• Professor Dianne Nicol, Associate Dean, Research, of the University of Tasmania, and
  • Dr Nicholas Gruen, CEO of Lateral Economics.

A public consultation process will form part of the review which appears to include consultation with stakeholders and an opportunity for public submissions.

According to the press announcement, the panel is due to submit its final report by April 2013.

Of course, there is already a review of compulsory licensing under way following the BRCA controversy. I do not know if it is related to this review or not, but back in May, Senator Heffernan questioned the Director-General of IP Australia about what steps the Government may have been taking to recover payments under the Pharmaceutical Benefits Scheme to pharmaceutical companies for patents subsequently found invalid. The Senator alleged that the sums involved amounted to hundreds of millions of dollars. The Director-General referred the Senator to the Department of Health and Aging, which has responsibility for these matters.

ALRC’s Copyright and Digital Economy Issues Paper

Monday, August 20th, 2012

The ALRC has published an Issues Paper for its inquiry into Copyright and the Digital Economy.

In an attempt to provide some structure to the anticipated submissions, the Issues Paper propounds some 55 questions over a range of topics including:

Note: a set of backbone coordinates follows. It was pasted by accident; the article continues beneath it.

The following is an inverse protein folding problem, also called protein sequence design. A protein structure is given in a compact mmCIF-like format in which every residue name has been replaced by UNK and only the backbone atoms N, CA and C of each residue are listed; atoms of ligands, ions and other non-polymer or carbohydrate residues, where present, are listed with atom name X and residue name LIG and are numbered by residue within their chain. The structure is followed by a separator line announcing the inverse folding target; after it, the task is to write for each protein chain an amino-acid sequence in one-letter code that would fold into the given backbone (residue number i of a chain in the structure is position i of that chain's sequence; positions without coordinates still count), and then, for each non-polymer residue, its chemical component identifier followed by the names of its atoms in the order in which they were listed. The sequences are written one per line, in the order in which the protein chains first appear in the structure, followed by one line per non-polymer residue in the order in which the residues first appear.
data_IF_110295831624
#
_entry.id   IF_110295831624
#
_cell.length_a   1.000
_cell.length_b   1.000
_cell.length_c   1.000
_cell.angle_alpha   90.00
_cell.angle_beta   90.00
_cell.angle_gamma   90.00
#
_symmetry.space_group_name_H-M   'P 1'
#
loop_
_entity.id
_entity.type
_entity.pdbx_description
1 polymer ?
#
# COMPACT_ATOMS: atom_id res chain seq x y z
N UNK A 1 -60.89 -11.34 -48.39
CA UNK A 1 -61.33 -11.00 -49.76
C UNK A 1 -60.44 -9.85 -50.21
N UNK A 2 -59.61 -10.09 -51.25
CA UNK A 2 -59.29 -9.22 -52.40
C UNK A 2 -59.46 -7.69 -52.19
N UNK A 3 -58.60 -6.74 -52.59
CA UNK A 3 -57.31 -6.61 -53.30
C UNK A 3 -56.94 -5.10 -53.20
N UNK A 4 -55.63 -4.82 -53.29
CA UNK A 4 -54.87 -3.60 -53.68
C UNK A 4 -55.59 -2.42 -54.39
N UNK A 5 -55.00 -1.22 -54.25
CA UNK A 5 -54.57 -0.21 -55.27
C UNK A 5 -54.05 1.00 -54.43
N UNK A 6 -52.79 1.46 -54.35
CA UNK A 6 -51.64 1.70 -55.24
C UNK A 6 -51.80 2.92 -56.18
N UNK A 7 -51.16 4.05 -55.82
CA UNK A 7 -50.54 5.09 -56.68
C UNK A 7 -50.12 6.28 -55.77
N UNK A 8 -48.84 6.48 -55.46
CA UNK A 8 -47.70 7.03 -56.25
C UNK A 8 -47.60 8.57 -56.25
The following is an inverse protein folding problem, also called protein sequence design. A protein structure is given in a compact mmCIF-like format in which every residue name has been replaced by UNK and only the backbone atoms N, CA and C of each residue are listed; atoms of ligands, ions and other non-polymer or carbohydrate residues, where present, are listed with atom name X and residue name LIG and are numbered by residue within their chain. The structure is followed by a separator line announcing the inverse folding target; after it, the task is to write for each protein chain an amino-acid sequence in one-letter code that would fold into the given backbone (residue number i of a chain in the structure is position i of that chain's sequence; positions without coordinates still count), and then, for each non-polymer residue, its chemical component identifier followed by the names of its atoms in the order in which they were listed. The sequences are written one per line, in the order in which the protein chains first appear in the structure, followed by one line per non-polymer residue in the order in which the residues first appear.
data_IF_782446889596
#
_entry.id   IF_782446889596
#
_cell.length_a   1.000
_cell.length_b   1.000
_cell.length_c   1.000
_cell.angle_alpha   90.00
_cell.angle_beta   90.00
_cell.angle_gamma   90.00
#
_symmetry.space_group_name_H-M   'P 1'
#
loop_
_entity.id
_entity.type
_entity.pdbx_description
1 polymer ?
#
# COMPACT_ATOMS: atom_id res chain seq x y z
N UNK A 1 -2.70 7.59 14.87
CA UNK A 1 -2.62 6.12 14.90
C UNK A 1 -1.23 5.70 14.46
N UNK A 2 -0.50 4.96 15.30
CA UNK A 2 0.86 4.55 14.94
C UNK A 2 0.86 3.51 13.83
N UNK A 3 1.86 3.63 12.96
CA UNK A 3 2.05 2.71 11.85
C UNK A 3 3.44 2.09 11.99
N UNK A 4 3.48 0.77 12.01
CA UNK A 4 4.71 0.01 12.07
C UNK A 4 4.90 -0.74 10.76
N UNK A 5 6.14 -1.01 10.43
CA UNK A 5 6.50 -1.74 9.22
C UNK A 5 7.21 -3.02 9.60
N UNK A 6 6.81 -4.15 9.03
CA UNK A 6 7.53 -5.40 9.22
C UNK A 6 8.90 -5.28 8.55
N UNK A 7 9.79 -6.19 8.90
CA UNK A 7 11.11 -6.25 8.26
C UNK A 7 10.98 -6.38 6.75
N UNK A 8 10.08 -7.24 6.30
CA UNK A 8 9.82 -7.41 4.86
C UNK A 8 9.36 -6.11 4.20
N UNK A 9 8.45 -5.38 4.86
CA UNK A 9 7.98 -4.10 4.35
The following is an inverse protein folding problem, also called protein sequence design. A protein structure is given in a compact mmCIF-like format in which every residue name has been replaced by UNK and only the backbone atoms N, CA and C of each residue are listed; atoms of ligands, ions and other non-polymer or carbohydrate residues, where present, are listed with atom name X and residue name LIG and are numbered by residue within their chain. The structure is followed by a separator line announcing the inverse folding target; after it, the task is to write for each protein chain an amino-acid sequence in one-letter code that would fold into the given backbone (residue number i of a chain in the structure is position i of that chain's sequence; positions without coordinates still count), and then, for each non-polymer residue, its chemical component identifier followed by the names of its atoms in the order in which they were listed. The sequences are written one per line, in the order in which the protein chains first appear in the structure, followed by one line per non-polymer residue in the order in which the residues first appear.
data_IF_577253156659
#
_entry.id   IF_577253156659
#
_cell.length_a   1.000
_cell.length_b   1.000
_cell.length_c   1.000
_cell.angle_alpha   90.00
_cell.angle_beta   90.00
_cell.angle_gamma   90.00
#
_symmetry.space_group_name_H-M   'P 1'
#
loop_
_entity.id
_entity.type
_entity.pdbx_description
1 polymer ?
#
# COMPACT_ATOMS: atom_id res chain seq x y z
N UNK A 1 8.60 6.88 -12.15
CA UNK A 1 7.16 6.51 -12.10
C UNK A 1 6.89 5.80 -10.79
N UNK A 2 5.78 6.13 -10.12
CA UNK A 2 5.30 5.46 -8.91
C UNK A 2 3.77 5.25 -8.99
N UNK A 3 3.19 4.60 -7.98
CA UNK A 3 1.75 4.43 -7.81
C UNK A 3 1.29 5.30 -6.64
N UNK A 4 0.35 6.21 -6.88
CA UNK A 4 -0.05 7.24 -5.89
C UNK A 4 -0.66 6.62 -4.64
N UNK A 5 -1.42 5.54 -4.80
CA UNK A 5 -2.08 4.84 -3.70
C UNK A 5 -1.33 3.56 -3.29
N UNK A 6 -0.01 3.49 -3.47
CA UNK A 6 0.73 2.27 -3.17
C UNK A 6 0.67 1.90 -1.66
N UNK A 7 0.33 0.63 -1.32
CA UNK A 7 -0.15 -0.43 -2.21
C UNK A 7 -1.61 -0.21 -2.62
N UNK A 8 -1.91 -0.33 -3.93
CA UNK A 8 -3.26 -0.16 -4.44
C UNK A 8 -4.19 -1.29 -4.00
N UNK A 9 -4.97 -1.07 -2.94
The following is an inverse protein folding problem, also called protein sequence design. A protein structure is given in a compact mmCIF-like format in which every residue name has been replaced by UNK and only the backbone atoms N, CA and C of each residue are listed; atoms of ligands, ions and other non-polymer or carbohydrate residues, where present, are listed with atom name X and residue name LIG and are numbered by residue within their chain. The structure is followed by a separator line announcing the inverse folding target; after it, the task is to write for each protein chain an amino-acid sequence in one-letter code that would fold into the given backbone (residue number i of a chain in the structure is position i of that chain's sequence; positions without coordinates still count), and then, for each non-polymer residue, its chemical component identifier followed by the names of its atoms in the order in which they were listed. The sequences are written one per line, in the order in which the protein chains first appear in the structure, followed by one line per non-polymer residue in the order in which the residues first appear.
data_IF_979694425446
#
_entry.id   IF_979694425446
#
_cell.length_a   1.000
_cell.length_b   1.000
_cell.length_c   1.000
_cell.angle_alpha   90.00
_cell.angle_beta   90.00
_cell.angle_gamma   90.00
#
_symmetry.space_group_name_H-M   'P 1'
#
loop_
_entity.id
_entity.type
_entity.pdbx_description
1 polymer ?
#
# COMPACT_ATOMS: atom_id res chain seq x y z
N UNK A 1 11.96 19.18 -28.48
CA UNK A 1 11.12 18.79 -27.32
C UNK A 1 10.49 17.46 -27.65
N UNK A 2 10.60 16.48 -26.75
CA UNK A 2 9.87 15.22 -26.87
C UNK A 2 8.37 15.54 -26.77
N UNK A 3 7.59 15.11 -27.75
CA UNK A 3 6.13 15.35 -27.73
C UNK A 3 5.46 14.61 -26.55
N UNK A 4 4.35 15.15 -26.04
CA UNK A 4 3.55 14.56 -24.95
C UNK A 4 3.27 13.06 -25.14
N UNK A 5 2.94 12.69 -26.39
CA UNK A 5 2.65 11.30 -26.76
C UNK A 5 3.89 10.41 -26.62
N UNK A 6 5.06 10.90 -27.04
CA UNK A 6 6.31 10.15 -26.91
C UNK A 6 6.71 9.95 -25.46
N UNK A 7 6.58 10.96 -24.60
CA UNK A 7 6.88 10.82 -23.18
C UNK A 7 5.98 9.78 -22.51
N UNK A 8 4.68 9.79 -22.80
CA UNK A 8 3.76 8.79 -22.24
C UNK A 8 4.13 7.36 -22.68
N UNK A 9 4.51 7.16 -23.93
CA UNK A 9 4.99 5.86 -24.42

• should (maybe that should include “can”) Australia adopt a “fair use” exception (questions 52 – 53) – an earlier assessment by the CLRC (pdf – see p.7 for the recommendations);
  • is there a need for greater freedom for “transformative uses” such as ‘sampling’, ‘remixes’, and ‘mashups’ (questions 14 – 18)
  • to what extent should copying for private and domestic use be permitted more freely, including should Optus be able to provide its Optus TV Now service (questions 7 – 13);
  • orphan works (questions 23 & 24);
  • library and archive exceptions (questions 19 – 22);
  • data and text mining (questions 25 – 27);
  • educational institutions (questions 28 – 31);
  • Crown use (questions 32 – 34);
  • retransmission of free-to-air broadcasts (questions 35 – 39);
  • do the statutory licensing schemes work efficiently in the digital environment and are new licences needed (questions 40 – 44);
  • should there be any other free use exceptions and should any existing exceptions be done away with (questions 48 – 51);
  • to what extent should people be able to “contract out” of copyright exceptions (questions 54-55) – see what the CLRC thought (pdf).

The Issues Paper is available on the web, as a pdf, an ePub and also in rtf components. (So far as I can see, it does not appear to be available in “dead tree” form.)

Submissions are sought by 16 November 2012. The ALRC itself is required to report by November 2013.

If you are looking for an overview of what is already in place, the Australian Copyright Council’s take is here (pdf).

TPM exceptions review

Wednesday, August 1st, 2012